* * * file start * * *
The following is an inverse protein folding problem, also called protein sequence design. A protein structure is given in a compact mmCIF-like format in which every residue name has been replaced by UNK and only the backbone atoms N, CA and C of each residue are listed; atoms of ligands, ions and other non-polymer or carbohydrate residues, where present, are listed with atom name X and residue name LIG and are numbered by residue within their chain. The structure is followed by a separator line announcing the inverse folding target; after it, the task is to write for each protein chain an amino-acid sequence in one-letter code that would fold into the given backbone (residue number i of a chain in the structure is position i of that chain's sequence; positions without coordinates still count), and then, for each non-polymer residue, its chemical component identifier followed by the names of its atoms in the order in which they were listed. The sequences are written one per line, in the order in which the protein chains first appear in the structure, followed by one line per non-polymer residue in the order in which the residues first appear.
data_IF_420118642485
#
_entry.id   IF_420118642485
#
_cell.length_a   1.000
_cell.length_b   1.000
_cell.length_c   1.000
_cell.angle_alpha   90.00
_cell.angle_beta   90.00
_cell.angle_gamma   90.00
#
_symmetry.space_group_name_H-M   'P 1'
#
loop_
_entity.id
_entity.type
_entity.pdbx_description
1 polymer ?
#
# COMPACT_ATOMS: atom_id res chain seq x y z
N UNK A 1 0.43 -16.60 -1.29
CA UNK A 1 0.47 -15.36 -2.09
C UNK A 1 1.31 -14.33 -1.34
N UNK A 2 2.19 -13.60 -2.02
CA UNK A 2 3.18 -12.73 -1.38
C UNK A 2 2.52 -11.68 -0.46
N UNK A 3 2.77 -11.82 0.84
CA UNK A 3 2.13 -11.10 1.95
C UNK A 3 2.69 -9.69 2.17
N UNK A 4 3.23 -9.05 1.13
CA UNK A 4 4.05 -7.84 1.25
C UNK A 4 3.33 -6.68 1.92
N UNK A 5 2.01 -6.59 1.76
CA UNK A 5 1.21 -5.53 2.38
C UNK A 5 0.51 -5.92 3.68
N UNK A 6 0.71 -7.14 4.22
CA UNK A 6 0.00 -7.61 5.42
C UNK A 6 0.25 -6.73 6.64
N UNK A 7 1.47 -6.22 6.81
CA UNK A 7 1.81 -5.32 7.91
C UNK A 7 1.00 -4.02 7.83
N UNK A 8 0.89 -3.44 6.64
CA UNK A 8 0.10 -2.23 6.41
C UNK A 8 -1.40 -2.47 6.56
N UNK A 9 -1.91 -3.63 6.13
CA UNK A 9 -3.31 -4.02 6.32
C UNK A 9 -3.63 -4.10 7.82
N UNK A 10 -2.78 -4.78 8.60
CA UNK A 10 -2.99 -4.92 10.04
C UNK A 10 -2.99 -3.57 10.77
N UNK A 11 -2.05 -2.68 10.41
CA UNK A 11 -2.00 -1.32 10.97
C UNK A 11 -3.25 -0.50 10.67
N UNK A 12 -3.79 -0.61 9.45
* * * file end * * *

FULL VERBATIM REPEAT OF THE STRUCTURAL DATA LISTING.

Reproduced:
The following is an inverse protein folding problem, also called protein sequence design. A protein structure is given in a compact mmCIF-like format in which every residue name has been replaced by UNK and only the backbone atoms N, CA and C of each residue are listed; atoms of ligands, ions and other non-polymer or carbohydrate residues, where present, are listed with atom name X and residue name LIG and are numbered by residue within their chain. The structure is followed by a separator line announcing the inverse folding target; after it, the task is to write for each protein chain an amino-acid sequence in one-letter code that would fold into the given backbone (residue number i of a chain in the structure is position i of that chain's sequence; positions without coordinates still count), and then, for each non-polymer residue, its chemical component identifier followed by the names of its atoms in the order in which they were listed. The sequences are written one per line, in the order in which the protein chains first appear in the structure, followed by one line per non-polymer residue in the order in which the residues first appear.
data_IF_420118642485
#
_entry.id   IF_420118642485
#
_cell.length_a   1.000
_cell.length_b   1.000
_cell.length_c   1.000
_cell.angle_alpha   90.00
_cell.angle_beta   90.00
_cell.angle_gamma   90.00
#
_symmetry.space_group_name_H-M   'P 1'
#
loop_
_entity.id
_entity.type
_entity.pdbx_description
1 polymer ?
#
# COMPACT_ATOMS: atom_id res chain seq x y z
N UNK A 1 0.43 -16.60 -1.29
CA UNK A 1 0.47 -15.36 -2.09
C UNK A 1 1.31 -14.33 -1.34
N UNK A 2 2.19 -13.60 -2.02
CA UNK A 2 3.18 -12.73 -1.38
C UNK A 2 2.52 -11.68 -0.46
N UNK A 3 2.77 -11.82 0.84
CA UNK A 3 2.13 -11.10 1.95
C UNK A 3 2.69 -9.69 2.17
N UNK A 4 3.23 -9.05 1.13
CA UNK A 4 4.05 -7.84 1.25
C UNK A 4 3.33 -6.68 1.92
N UNK A 5 2.01 -6.59 1.76
CA UNK A 5 1.21 -5.53 2.38
C UNK A 5 0.51 -5.92 3.68
N UNK A 6 0.71 -7.14 4.22
CA UNK A 6 0.00 -7.61 5.42
C UNK A 6 0.25 -6.73 6.64
N UNK A 7 1.47 -6.22 6.81
CA UNK A 7 1.81 -5.32 7.91
C UNK A 7 1.00 -4.02 7.83
N UNK A 8 0.89 -3.44 6.64
CA UNK A 8 0.10 -2.23 6.41
C UNK A 8 -1.40 -2.47 6.56
N UNK A 9 -1.91 -3.63 6.13
CA UNK A 9 -3.31 -4.02 6.32
C UNK A 9 -3.63 -4.10 7.82
N UNK A 10 -2.78 -4.78 8.60
CA UNK A 10 -2.99 -4.92 10.04
C UNK A 10 -2.99 -3.57 10.77
N UNK A 11 -2.05 -2.68 10.41
CA UNK A 11 -2.00 -1.32 10.97
C UNK A 11 -3.25 -0.50 10.67
N UNK A 12 -3.79 -0.61 9.45